Schaper: After Prop 64 Passage, Black Market Pot Shops Still Thrive — What Happened?

No surprise in this article by Arthur Schaper.  For years the California Political News and Views has written that the real purpose of marijuana legalization was to promote the product, not the revenues.  Seriously can the cops tell the difference between “legal” and “illegal marijuana”?  At the same time law enforcement is not arresting folks unless they have massive amounts of drugs or pot.  They are not busting the street dealers—small fry, that get no jail time and maybe a minor fine—so why waste the time on paperwork for the arrest.  Prop. 64 has made California an open market for drugs.

“But the biggest problem was that stiff added sales tax of 15%. Lo and behold, because the costs of legal marijuana are so high, much higher than the drugs pushed on the street, the black market survives and even thrives in the state of California. Why bother buying legal pot, which is excessively expensive, when you can buy it cheaper from the seedy drug dealer?

I favor decriminalization for possession and use of marijuana, since locking people up does not get them sober nor does it set them free from the addition. One reason why? It’s even easier to get drugs in prison than on the street? However, Prop 64 was the wrong approach for many reasons to phase out onerous legal consequences for drug use or possession. The proof is the fact that the black market has not be closed down or forced out of business by the legal compete.”

Potheads are conservatives when it comes to the purchase of the product.  Why pay DOUBLE at a store when you can get it 24/7 on the street.  The street price does not include taxes, the cost of a brick and mortar building, security or the cost of permits sold by the State and community? 

After Prop 64 Passage, Black Market Pot Shops Still Thrive — What Happened?

Arthur Schaper,  5/21/19 

The Modesto Bee has reported that Stanislaus County sheriff’s deputies are cracking down on illegal pot shops, which are eating away at the legal marijuana businesses, all recently established following the passage of Proposition 64. 

Wait a second!

I thought that legalizing recreational marijuana would do away with the black market? Certainly that’s what the proponents of Prop 64 believed, and one of the reasons why the initiative passed by a significant margin in 2016.

What went wrong? What was in the iniative, and thus the reasons why I opposed the initiative, even though I believe that people should not be locked up, placed in jail for using a drug that simply makes you … stupid.

I voted NO on Prop 64 precisely because there were so many poison-pill provisions in the legislation, including language which would undercut one of the goals of the bill–shut down the black market and bringing marijuana sales into the open. The initiative imposed a massive sales tax on recreational marijuana products. The initiative also included stiff penalties for marijuana related crimes, including the loss of one’s Second Amendment Rights for a non-violent misdemeanor. These two problems, along with a host of other issues (the fact that marijuana use, sale, and distribution remains illegal at the federal level; the impossibility of banking because marijuana sales violate federal law, etc.) made Prop 64 a bad proposition.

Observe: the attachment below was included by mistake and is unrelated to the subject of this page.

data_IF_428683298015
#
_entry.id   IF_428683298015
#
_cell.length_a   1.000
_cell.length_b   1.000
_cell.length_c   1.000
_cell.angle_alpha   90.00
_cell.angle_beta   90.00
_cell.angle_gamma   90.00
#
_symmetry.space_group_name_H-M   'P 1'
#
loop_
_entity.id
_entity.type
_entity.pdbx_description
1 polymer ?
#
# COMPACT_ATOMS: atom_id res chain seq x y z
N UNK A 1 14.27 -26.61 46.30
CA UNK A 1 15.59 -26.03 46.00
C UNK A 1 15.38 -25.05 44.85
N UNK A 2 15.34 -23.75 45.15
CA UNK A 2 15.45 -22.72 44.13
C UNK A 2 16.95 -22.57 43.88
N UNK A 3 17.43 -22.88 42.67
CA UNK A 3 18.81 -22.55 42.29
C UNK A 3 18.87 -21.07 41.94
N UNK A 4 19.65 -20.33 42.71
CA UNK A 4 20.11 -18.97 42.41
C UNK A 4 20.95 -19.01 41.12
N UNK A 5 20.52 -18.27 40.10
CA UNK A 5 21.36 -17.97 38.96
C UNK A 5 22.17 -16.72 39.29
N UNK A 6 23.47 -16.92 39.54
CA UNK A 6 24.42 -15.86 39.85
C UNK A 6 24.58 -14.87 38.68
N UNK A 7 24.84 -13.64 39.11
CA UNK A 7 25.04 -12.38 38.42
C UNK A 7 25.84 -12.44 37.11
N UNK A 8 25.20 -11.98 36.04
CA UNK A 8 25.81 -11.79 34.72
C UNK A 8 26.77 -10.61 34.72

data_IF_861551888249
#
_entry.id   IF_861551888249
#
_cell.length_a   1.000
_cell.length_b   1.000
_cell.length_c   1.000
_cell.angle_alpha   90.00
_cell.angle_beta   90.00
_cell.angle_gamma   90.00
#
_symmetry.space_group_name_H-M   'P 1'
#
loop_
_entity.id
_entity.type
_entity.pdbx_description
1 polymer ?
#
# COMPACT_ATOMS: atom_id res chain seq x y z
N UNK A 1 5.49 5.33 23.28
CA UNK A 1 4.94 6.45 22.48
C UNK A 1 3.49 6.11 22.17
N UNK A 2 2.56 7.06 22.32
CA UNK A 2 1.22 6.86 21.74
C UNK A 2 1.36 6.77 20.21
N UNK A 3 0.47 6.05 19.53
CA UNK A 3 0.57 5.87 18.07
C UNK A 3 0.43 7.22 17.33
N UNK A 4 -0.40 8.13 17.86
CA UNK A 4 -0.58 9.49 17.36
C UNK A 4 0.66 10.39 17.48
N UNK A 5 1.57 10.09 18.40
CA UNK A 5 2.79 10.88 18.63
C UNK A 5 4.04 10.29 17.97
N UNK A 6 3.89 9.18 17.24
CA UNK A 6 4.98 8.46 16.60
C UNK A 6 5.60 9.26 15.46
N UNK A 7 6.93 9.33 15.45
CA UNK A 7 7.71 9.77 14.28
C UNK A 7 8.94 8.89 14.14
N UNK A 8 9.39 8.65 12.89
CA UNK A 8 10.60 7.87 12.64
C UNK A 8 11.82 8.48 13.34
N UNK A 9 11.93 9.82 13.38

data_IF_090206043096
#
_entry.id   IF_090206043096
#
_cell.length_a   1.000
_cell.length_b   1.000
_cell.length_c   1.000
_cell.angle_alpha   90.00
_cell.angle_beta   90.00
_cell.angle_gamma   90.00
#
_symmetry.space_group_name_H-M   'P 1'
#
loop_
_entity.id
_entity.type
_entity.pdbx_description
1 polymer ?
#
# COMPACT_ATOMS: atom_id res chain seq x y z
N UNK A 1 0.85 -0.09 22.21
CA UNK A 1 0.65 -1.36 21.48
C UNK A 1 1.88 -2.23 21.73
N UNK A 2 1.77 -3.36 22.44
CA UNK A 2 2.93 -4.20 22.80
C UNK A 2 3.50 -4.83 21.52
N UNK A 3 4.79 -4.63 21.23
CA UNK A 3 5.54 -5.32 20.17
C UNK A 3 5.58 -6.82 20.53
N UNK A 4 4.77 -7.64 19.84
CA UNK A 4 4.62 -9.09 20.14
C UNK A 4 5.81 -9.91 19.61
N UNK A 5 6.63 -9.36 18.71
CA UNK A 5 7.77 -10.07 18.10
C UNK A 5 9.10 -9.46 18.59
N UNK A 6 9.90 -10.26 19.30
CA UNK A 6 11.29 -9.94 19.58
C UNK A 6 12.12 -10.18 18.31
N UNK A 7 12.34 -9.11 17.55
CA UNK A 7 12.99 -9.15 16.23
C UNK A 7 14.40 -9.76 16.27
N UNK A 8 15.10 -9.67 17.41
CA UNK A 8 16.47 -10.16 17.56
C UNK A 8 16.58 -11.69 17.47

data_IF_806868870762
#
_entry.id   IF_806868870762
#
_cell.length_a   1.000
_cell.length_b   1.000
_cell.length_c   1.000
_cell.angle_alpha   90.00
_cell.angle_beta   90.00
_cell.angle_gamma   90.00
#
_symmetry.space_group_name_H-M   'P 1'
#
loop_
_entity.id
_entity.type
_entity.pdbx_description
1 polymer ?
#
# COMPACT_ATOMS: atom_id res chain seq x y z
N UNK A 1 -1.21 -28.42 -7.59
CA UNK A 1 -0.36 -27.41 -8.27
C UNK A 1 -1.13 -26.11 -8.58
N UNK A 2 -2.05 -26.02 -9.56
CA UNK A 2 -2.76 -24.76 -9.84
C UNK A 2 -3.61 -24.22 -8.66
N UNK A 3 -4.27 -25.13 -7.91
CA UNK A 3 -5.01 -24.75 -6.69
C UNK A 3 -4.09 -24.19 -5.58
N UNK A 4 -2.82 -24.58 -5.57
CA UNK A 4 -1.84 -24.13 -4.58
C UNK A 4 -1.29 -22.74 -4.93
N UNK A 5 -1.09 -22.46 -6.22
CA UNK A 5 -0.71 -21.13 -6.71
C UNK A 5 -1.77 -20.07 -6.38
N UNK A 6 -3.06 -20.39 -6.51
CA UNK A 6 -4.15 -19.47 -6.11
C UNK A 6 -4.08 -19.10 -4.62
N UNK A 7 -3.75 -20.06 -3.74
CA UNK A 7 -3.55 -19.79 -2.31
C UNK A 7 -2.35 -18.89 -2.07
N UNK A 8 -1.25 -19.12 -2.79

But the biggest problem was that stiff added sales tax of 15%. Lo and behold, because the costs of legal marijuana are so high, much higher than the drugs pushed on the street, the black market survives and even thrives in the state of California. Why bother buying legal pot, which is excessively expensive, when you can buy it cheaper from the seedy drug dealer?

I favor decriminalization for possession and use of marijuana, since locking people up does not get them sober nor does it set them free from the addition. One reason why? It’s even easier to get drugs in prison than on the street? However, Prop 64 was the wrong approach for many reasons to phase out onerous legal consequences for drug use or possession. The proof is the fact that the black market has not be closed down or forced out of business by the legal compete

Proponents expected a collect greater tax revenue with the passage of Prop 64. What happened instead is that the black market has only gotten bigger, while the marijuana revenue failed to meet projections. No end to the black market, lower-than-expected tax revenue, and now police officers throughout the state of California must divert their already strained resources to crack down on these illegal pot shops.

It’s time to have a thoughtful discussion about decriminalization of controlled substances, one that recognizes the potential unintended consequences of marijuana use, one which allows law enforcement to stop down serious crimes and track down those criminals, but most importantly one which understands how markets work, how free enterprise works, and which recognizes the power of competition as well as government control.

About Stephen Frank

Stephen Frank is the publisher and editor of California Political News and Views. He speaks all over California and appears as a guest on several radio shows each week. He has also served as a guest host on radio talk shows. He is a fulltime political consultant.